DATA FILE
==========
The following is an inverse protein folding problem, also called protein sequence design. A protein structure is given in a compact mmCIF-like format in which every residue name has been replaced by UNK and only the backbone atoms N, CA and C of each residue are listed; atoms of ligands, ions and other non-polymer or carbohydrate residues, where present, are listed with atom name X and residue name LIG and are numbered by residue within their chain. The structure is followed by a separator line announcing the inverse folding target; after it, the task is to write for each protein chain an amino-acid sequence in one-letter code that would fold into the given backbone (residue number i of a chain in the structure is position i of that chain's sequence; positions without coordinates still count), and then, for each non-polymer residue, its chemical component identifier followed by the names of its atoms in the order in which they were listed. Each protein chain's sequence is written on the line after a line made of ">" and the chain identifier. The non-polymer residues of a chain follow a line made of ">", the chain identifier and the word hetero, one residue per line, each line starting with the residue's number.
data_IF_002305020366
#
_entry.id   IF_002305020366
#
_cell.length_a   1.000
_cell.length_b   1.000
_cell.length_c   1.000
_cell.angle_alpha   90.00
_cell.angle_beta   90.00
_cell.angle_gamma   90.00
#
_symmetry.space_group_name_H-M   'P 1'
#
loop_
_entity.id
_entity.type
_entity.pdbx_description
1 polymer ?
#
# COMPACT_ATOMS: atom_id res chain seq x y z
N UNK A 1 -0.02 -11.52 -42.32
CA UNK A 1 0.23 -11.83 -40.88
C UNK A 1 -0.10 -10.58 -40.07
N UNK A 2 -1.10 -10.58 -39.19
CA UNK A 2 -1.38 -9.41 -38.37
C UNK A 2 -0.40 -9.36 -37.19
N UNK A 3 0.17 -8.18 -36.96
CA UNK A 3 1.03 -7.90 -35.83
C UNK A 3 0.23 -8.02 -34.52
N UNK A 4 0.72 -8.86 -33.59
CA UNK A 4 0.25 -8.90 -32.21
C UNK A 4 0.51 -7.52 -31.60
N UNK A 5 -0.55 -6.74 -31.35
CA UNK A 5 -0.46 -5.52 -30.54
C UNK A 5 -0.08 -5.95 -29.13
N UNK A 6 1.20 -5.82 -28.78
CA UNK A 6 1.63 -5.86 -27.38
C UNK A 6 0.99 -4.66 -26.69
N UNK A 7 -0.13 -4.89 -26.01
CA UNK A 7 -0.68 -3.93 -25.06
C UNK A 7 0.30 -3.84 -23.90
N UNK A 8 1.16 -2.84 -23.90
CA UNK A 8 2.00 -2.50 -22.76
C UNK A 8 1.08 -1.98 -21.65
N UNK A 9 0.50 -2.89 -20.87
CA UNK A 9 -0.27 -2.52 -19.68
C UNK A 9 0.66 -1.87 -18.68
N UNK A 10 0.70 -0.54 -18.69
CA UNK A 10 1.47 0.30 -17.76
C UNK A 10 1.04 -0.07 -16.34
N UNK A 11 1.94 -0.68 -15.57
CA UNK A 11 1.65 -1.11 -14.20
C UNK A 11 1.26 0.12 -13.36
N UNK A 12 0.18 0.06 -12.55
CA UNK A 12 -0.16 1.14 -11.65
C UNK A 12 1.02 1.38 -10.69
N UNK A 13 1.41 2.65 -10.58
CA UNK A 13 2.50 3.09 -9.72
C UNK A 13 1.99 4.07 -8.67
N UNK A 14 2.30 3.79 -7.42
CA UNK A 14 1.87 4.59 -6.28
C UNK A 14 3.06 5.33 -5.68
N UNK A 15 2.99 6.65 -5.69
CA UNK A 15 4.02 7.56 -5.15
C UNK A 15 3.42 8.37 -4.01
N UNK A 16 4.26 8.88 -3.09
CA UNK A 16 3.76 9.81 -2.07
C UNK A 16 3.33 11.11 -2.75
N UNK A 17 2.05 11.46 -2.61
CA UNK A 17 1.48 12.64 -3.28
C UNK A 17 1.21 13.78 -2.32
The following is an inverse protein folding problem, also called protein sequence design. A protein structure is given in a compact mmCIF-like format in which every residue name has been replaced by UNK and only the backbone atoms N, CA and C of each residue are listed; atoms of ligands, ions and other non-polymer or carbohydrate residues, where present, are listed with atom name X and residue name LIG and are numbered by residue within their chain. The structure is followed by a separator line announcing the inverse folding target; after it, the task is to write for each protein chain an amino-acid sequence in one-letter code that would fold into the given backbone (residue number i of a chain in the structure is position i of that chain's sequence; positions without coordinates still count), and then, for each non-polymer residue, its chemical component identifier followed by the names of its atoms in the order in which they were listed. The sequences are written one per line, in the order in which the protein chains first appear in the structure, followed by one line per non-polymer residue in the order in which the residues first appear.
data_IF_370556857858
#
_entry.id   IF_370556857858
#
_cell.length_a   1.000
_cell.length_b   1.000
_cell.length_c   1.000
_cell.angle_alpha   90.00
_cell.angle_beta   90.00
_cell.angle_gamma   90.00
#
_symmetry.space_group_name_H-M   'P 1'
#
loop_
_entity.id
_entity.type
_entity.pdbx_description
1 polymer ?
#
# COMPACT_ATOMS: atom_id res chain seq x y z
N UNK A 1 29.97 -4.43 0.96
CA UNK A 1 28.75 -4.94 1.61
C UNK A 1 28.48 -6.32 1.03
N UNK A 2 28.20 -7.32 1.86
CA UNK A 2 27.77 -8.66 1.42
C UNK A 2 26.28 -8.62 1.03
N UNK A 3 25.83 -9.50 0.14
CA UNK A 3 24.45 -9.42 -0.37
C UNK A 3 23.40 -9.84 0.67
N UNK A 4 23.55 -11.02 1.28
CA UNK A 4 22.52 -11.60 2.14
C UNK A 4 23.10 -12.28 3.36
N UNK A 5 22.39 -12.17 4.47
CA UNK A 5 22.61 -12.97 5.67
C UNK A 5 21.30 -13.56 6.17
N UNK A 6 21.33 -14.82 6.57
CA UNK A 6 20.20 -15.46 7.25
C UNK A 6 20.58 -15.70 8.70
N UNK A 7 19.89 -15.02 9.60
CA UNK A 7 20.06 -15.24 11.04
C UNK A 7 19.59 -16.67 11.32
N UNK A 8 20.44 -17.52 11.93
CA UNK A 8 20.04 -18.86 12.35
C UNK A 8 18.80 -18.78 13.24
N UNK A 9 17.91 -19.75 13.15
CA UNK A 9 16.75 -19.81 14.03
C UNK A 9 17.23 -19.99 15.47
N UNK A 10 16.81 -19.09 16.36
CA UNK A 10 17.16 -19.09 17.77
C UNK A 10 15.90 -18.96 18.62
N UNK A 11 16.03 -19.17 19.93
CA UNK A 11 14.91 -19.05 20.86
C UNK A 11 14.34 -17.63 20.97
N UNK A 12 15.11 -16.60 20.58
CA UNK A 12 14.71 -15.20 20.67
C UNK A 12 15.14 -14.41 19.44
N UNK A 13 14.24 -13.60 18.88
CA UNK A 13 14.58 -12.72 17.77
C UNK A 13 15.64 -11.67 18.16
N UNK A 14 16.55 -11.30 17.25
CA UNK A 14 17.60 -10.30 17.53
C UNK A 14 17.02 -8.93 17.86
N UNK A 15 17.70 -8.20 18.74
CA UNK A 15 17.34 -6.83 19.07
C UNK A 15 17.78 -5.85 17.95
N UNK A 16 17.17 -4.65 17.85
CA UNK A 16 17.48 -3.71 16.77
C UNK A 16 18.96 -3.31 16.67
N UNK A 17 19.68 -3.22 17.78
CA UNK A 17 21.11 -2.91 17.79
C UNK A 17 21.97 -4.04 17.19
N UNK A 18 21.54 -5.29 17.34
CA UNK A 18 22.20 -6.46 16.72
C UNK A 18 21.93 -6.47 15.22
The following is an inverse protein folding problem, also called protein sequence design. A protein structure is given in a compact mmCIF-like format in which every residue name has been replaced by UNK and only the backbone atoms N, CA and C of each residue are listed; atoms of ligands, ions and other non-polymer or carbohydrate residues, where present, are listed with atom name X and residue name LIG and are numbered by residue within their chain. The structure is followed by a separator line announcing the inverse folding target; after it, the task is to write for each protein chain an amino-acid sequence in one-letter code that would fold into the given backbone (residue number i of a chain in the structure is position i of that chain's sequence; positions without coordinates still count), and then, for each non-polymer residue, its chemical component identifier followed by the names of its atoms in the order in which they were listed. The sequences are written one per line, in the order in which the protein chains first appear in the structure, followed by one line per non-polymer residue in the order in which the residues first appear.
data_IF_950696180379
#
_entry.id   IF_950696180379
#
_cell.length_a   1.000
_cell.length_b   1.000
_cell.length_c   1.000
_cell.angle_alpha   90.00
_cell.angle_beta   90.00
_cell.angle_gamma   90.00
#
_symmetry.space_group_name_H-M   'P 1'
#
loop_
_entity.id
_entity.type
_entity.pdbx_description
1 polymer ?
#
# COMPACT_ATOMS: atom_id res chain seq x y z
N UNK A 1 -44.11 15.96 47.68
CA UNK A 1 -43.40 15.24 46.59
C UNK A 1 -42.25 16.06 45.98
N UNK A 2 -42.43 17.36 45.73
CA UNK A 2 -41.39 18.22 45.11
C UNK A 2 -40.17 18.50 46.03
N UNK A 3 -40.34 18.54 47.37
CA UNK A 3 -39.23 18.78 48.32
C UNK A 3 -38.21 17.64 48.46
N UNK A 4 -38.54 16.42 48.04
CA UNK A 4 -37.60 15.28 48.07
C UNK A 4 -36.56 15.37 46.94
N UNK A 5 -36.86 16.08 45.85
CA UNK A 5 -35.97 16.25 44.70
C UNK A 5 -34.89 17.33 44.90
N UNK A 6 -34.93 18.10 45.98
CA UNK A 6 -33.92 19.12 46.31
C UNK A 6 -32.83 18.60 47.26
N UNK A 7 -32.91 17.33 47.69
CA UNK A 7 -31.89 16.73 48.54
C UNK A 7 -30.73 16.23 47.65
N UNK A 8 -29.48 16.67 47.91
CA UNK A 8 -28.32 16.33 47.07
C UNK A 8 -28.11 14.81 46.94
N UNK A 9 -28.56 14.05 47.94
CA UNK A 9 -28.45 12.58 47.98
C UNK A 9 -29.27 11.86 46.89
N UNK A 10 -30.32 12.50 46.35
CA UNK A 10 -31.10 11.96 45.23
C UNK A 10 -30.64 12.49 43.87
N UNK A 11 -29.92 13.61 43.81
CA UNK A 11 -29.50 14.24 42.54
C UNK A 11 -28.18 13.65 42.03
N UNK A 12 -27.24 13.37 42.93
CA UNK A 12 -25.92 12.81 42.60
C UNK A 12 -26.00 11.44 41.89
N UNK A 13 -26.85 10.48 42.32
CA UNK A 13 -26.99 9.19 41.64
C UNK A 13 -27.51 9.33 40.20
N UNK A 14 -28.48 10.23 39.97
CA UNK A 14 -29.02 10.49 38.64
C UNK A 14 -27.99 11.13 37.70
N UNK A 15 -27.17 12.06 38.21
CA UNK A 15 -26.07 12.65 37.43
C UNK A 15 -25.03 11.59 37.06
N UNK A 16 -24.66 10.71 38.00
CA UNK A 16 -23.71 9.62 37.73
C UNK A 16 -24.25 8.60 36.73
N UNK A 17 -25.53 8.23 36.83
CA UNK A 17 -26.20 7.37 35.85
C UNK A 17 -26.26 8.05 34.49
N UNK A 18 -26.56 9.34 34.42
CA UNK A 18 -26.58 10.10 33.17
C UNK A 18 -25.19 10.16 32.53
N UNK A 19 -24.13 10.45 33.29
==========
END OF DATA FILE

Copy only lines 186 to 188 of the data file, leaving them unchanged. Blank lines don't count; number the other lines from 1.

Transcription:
C UNK A 6 -32.83 18.60 47.26
N UNK A 7 -32.91 17.33 47.69
CA UNK A 7 -31.89 16.73 48.54